I saw a lot of really good movies this year, but almost all of them have already been mentioned. Get Out, The Big Sick, The Hunt for the Wilderpeople, Avengers: Infinity War, and Thor: Ragnarok were all really good. Spiderman: Homecoming was also fantastic, but I don't want to use a Marvel movie as my answer. Bladerunner: 2049 was also pretty good, but not the best movie I saw this year either.
It didn't come out in the past year, but I watched Marshall on one of my many flights for work, and I think I'll pick that one.
I'm late to this party, but I had a co-worker that was insistent that I watch Get Out a few months ago. I got a hold of a copy and watched it on a Friday night. It may have been the single most deeply affecting film that I've ever seen. I'm not black, so I can't understand what it's like to have that experience, but seeing things through Chris' eyes (see what I did there?) for two hours may be as close as I'm going to get. It gave me so much to think about, so much so that it's still on my mind three months later.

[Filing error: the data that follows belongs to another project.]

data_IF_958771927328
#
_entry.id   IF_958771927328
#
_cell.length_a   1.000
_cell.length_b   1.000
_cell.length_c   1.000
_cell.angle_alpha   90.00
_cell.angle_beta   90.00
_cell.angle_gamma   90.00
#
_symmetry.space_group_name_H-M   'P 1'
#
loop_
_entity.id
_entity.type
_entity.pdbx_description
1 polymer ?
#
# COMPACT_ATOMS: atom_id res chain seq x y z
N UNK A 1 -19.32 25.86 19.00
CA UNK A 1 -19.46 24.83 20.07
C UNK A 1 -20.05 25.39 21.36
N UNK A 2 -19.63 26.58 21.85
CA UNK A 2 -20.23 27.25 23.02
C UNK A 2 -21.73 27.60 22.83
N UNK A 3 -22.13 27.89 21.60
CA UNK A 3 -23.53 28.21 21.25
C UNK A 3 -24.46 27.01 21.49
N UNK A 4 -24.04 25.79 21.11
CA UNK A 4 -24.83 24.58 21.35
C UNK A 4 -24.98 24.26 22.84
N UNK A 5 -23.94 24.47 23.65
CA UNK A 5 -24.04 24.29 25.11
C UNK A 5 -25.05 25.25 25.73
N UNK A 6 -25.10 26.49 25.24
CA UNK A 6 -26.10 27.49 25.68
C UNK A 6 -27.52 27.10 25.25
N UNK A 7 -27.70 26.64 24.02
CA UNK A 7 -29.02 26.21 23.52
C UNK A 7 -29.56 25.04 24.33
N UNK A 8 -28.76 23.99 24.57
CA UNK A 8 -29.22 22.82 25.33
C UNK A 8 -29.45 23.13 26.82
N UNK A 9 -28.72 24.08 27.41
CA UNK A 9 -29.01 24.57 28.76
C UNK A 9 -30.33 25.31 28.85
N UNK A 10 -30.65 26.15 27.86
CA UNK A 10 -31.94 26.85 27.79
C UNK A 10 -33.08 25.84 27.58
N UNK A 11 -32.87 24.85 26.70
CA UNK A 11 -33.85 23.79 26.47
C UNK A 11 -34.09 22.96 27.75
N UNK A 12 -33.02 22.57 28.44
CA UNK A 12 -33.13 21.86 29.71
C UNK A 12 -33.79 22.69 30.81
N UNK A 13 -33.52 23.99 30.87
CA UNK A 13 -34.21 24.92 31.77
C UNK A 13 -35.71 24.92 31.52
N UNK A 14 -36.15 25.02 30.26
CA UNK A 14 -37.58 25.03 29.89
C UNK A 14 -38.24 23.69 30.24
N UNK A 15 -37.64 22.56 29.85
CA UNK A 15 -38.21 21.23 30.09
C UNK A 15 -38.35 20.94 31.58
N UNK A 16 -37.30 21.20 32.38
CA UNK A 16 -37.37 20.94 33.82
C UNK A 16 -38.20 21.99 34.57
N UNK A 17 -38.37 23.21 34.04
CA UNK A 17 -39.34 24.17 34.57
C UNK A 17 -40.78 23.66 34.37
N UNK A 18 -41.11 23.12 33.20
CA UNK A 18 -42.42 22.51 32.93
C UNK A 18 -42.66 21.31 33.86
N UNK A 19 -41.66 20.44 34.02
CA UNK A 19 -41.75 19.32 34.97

I don't want to talk too much about the plot in case anyone reading hasn't seen it yet, but I will say that it is highly, highly recommended. (Disclaimer: the film is rated R for pervasive language and disturbing psychological content) (and blood) Find a copy, set aside a few hours, and watch and consider carefully. It will change the way you think about a whole lot of things.
I also watched The Last Jedi, which was fine. COME AT ME WITH YOUR TAKES.
Dear Titular Role,
Theatrical release: The Florida Project.
New to me: Paths of Glory.
Rewatch: Three-way tie between Zodiac, Inside Llewyn Davis, and Before Sunrise.
Hunt for the Wilderpeople. So good.
--Ardilla Feroz, from Barcelona, Spain/Catalonia
I thoroughly enjoyed Mad Max: Fury Road, Logan Lucky, and The Grand Budapest Hotel.
The Soulful Ginger
Released in last year: Just saw Thor: Ragnarok for the first time and it was great, fight me. Coco was also really beautiful—plus my three-year-old sister is obsessed with it and loves singing "Remember Me," which is the cutest thing.